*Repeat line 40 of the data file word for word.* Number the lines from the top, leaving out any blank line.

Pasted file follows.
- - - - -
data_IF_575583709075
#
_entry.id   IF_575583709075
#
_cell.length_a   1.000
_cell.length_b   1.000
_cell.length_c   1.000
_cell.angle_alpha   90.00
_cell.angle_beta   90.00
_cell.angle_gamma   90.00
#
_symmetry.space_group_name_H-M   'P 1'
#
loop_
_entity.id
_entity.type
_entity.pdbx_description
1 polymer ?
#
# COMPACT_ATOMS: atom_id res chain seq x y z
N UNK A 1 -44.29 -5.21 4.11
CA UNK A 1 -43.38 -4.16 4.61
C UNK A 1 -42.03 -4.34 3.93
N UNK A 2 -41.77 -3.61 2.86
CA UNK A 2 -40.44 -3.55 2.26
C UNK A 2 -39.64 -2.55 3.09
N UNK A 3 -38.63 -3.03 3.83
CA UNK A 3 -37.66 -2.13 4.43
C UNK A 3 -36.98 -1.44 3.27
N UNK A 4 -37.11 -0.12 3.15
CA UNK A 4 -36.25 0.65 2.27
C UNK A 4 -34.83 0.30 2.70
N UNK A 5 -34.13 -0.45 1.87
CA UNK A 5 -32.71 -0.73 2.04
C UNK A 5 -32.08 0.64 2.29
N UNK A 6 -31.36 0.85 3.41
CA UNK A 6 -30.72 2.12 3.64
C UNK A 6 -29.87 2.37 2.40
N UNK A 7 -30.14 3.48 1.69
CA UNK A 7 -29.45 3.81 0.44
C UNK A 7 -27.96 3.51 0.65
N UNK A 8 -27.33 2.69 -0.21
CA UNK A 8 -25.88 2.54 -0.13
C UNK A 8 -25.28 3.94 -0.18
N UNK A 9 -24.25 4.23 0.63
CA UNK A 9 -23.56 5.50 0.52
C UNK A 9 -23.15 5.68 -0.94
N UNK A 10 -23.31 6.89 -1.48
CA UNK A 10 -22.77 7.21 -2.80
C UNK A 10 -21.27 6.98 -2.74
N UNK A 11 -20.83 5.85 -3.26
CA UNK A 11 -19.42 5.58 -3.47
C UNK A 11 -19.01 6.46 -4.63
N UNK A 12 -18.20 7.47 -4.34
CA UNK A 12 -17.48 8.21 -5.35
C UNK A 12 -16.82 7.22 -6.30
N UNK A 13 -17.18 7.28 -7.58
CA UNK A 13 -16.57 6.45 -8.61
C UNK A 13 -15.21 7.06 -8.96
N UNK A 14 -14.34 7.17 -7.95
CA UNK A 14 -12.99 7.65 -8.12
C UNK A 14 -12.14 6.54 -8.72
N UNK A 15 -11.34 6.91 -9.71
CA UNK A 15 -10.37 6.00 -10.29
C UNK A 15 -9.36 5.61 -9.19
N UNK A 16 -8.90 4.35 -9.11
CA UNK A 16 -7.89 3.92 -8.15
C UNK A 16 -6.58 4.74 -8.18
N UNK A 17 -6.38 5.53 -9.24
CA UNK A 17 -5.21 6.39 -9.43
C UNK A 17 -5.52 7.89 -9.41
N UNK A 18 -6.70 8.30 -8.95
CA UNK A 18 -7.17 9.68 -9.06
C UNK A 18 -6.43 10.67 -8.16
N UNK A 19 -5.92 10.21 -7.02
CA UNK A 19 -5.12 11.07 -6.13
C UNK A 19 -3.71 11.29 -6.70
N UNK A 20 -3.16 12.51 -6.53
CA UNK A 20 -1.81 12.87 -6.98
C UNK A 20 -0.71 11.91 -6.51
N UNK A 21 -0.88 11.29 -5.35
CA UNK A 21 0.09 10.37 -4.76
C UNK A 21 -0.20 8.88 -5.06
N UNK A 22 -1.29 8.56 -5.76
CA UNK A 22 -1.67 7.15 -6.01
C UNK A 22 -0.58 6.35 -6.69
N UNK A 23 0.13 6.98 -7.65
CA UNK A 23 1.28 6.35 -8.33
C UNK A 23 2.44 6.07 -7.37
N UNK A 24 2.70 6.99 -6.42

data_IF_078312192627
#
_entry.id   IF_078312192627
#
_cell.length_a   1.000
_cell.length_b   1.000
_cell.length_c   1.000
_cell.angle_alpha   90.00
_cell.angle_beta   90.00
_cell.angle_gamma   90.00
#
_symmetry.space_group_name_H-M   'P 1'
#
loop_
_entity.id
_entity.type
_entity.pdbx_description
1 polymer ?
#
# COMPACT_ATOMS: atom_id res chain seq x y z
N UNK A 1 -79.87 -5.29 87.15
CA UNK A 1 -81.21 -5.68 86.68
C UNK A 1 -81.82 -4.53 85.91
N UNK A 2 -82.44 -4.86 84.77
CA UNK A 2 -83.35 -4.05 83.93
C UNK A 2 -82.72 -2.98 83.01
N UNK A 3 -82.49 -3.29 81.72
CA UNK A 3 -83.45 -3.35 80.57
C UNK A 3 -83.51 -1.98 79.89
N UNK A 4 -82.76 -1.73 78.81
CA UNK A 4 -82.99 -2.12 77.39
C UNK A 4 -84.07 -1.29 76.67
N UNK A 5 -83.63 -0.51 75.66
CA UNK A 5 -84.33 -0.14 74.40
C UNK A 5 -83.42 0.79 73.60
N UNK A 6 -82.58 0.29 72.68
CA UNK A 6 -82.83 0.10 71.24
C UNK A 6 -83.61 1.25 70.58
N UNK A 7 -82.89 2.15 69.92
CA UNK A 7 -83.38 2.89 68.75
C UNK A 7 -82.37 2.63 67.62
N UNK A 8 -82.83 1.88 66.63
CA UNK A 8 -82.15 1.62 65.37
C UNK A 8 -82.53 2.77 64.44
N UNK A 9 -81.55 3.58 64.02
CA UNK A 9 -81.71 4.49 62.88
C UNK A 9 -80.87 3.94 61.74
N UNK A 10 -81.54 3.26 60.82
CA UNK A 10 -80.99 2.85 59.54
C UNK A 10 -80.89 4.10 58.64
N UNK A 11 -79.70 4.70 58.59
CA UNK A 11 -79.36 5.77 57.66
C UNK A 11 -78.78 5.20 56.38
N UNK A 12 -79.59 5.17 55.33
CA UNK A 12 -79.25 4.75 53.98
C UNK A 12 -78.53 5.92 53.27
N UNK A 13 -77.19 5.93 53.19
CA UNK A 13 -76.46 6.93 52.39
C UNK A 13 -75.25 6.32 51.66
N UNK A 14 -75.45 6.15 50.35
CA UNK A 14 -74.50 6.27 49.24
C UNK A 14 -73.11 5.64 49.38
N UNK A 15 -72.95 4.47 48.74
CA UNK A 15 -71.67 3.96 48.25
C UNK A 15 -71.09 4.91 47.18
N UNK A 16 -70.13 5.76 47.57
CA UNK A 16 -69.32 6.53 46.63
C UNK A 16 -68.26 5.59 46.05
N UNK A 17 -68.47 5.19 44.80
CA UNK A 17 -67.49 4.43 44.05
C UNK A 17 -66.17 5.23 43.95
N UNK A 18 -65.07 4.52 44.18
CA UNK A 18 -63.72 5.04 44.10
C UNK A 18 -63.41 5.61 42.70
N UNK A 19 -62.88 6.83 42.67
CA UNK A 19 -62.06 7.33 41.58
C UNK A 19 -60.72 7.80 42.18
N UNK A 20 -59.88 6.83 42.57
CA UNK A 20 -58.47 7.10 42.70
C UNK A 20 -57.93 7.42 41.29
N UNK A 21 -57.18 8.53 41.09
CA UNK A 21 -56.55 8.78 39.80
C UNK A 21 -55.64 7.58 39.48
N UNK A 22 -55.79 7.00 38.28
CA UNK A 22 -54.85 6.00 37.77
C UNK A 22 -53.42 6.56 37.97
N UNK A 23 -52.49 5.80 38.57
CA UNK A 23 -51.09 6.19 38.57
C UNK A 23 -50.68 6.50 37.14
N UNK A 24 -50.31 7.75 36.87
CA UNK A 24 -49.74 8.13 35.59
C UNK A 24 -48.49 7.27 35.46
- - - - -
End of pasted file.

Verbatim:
CA UNK A 7 -29.45 3.81 0.44